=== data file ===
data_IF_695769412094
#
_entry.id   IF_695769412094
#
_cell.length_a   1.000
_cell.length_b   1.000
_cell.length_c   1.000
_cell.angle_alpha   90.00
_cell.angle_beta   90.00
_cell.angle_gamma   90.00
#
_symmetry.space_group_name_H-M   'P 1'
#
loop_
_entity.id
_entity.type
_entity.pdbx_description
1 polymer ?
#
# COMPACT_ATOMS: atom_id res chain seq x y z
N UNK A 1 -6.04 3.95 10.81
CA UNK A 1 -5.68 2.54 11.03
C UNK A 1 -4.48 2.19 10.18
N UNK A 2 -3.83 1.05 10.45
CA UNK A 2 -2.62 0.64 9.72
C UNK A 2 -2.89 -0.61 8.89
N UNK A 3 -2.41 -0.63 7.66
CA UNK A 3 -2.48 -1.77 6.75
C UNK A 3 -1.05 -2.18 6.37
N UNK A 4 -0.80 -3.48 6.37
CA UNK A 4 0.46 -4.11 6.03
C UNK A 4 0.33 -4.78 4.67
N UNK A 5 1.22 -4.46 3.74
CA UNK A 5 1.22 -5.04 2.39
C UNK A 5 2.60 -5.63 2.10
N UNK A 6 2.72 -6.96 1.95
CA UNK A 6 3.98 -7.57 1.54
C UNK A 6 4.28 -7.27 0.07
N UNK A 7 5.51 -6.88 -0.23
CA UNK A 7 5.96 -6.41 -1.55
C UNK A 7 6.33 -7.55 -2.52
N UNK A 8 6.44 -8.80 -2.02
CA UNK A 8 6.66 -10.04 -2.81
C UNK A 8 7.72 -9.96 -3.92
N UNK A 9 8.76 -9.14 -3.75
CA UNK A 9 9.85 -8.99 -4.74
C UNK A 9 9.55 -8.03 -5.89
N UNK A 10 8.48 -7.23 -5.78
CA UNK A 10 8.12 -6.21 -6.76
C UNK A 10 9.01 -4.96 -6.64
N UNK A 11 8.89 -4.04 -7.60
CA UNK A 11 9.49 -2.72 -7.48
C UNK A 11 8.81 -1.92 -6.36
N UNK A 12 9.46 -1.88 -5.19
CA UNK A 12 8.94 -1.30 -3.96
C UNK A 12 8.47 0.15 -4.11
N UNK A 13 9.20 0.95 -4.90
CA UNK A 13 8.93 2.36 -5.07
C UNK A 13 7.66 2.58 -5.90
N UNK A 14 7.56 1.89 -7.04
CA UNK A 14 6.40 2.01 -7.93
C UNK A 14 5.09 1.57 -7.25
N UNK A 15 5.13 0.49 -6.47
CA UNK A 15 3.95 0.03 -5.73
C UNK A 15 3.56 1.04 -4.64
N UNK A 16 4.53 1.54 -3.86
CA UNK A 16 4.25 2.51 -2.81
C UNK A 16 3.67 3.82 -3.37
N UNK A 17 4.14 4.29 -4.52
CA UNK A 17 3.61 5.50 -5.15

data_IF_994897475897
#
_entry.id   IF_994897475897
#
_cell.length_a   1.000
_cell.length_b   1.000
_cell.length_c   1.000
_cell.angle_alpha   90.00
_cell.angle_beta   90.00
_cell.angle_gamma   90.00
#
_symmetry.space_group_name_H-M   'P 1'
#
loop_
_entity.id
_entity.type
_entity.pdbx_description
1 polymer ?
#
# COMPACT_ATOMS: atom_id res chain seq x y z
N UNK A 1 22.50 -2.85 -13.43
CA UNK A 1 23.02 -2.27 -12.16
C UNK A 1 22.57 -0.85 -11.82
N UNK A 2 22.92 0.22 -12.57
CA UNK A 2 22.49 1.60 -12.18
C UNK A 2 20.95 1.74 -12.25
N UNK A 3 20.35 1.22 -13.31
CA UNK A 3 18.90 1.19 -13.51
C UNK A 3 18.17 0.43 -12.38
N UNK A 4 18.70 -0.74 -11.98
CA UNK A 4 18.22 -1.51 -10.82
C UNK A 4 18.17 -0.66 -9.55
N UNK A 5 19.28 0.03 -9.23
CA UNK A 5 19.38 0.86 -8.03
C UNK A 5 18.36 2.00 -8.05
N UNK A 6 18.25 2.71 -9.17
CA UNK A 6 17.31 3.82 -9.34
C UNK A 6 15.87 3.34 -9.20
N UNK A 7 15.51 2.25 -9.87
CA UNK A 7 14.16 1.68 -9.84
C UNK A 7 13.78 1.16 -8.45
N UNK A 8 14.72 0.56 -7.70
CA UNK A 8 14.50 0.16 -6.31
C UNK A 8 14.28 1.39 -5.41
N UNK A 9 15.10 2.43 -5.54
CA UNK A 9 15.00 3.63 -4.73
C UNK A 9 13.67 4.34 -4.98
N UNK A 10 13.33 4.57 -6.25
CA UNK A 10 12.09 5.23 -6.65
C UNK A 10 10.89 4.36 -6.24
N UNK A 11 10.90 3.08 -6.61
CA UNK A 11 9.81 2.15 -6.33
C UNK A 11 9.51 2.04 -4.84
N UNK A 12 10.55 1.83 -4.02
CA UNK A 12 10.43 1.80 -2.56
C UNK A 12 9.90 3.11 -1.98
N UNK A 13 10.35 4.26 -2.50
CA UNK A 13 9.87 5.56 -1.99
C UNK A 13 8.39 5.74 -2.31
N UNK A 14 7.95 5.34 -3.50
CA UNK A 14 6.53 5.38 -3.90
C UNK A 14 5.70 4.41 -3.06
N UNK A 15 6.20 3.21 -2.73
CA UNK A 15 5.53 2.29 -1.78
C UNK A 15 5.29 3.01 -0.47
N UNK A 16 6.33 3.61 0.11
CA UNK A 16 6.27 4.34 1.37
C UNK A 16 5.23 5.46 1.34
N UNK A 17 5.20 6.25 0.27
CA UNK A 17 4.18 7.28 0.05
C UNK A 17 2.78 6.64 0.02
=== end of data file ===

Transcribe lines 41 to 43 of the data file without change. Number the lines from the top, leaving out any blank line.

C UNK A 7 6.33 -7.55 -2.52
N UNK A 8 6.44 -8.80 -2.02
CA UNK A 8 6.66 -10.04 -2.81